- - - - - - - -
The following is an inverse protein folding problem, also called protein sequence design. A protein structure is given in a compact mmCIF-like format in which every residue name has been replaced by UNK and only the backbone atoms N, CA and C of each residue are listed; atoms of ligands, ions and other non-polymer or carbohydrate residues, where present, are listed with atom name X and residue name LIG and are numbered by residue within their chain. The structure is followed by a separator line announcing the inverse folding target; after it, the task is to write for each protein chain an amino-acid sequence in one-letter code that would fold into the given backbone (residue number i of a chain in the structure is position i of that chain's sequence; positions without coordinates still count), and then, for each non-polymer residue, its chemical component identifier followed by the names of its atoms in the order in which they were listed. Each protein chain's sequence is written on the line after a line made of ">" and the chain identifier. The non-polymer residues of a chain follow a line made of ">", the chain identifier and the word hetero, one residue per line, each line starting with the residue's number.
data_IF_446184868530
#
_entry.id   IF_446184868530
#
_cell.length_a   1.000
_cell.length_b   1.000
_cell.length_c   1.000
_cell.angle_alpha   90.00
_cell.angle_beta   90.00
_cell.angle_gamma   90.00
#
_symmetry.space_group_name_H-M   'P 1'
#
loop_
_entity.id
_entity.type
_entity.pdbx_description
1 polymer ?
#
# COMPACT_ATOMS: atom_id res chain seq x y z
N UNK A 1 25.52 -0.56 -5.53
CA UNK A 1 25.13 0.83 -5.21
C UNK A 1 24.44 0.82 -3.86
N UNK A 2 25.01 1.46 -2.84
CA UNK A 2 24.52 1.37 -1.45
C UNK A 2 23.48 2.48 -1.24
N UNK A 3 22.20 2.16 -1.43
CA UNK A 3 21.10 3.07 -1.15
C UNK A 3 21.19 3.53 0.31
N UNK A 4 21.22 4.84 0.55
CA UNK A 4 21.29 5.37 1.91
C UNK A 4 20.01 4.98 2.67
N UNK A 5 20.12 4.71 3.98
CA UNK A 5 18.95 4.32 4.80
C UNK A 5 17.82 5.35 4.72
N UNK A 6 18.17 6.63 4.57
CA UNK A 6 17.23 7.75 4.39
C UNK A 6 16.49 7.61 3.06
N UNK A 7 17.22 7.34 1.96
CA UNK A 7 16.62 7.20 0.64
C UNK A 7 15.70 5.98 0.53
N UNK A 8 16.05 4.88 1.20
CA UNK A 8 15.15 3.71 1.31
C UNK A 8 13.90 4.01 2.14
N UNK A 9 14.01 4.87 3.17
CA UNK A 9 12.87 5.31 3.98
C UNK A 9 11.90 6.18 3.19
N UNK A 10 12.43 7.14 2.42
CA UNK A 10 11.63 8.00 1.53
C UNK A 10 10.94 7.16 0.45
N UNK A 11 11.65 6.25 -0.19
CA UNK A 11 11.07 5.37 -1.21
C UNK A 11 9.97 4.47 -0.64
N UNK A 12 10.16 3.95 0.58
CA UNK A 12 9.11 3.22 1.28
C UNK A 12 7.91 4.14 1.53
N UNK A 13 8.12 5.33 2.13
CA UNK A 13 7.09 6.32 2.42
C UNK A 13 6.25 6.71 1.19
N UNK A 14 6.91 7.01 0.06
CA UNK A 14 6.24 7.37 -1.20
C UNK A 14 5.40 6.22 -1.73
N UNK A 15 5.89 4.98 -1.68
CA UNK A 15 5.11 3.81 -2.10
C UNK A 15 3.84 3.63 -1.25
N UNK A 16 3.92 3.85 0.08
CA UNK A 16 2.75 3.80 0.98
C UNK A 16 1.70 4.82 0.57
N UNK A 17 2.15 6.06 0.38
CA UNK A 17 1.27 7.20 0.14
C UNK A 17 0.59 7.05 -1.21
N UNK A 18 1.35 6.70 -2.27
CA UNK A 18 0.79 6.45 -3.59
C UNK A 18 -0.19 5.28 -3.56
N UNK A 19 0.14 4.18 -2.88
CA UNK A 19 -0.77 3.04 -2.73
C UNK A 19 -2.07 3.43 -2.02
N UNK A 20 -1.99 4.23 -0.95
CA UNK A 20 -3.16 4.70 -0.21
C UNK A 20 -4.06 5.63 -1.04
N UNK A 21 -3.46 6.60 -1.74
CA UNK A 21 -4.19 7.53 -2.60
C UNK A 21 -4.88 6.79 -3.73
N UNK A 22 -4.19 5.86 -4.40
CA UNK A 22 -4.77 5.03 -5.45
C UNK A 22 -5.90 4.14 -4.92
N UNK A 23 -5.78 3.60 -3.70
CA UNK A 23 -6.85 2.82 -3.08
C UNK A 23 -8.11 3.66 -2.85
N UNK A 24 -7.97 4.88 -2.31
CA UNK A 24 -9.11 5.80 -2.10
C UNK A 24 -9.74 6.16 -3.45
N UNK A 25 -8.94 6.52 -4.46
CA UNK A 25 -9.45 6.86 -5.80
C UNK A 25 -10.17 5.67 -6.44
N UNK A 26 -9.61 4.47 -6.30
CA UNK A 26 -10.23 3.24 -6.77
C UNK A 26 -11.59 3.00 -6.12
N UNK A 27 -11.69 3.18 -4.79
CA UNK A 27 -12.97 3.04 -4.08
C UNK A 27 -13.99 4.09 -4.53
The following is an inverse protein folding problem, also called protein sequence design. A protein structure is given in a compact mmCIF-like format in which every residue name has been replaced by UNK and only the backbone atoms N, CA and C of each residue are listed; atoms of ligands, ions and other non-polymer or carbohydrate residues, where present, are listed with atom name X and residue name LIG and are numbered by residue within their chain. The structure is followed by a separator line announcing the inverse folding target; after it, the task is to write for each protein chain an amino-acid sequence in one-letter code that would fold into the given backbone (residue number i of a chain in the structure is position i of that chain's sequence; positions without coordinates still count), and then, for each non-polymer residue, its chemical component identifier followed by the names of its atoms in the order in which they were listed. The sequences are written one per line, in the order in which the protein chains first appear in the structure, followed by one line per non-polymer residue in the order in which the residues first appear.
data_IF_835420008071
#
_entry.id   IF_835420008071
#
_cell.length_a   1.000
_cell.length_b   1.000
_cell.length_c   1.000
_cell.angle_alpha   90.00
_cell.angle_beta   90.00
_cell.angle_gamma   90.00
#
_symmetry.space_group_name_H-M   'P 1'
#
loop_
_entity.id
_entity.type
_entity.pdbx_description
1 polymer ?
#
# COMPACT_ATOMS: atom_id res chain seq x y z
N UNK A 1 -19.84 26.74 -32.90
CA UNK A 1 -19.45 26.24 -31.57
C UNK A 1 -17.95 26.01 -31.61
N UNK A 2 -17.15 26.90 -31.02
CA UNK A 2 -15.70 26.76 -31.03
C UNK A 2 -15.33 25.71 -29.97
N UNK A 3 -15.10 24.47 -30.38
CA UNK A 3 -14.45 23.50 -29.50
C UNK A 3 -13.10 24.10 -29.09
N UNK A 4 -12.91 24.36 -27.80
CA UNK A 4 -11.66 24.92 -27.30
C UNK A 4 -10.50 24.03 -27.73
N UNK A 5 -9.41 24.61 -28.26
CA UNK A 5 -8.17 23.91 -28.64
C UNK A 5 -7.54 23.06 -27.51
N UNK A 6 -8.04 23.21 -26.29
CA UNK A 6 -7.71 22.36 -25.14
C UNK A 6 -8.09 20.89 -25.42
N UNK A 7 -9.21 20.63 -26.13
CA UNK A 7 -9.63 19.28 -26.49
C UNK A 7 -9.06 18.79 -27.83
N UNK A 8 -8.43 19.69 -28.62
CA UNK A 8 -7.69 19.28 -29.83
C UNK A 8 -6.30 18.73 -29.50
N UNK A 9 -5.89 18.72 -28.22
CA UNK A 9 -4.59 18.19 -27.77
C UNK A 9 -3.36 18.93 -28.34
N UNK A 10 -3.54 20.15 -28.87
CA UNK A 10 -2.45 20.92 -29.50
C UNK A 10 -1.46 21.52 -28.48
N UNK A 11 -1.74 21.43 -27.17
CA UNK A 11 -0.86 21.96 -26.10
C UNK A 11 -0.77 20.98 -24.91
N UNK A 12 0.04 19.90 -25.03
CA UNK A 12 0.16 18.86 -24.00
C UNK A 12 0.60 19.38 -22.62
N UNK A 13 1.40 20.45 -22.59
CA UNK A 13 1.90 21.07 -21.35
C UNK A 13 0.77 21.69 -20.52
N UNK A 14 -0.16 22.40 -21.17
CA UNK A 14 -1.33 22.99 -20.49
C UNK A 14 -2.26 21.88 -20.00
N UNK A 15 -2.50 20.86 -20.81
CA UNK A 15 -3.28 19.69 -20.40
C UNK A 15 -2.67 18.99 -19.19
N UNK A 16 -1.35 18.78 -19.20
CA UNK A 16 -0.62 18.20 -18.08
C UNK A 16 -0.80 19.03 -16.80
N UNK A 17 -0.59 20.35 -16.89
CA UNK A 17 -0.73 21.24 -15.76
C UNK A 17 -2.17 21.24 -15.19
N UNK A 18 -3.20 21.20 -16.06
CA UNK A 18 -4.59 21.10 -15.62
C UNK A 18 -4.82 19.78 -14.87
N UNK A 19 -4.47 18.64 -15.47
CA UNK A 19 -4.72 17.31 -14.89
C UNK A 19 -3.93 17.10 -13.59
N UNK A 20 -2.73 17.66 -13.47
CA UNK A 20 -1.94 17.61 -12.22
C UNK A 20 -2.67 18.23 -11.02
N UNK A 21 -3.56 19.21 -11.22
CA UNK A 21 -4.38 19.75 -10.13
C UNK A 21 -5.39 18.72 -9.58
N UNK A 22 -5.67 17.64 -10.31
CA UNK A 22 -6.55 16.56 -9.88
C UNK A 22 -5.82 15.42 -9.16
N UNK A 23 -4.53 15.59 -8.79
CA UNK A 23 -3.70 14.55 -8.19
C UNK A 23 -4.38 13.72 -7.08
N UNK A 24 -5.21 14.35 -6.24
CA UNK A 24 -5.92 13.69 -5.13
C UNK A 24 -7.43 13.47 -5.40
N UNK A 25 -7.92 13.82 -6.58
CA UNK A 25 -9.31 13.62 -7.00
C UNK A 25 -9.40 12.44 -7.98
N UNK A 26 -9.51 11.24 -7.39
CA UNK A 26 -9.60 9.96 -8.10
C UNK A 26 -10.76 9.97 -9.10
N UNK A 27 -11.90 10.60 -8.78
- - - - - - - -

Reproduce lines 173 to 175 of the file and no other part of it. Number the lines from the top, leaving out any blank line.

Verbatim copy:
CA UNK A 17 -0.73 21.24 -15.76
C UNK A 17 -2.17 21.24 -15.19
N UNK A 18 -3.20 21.20 -16.06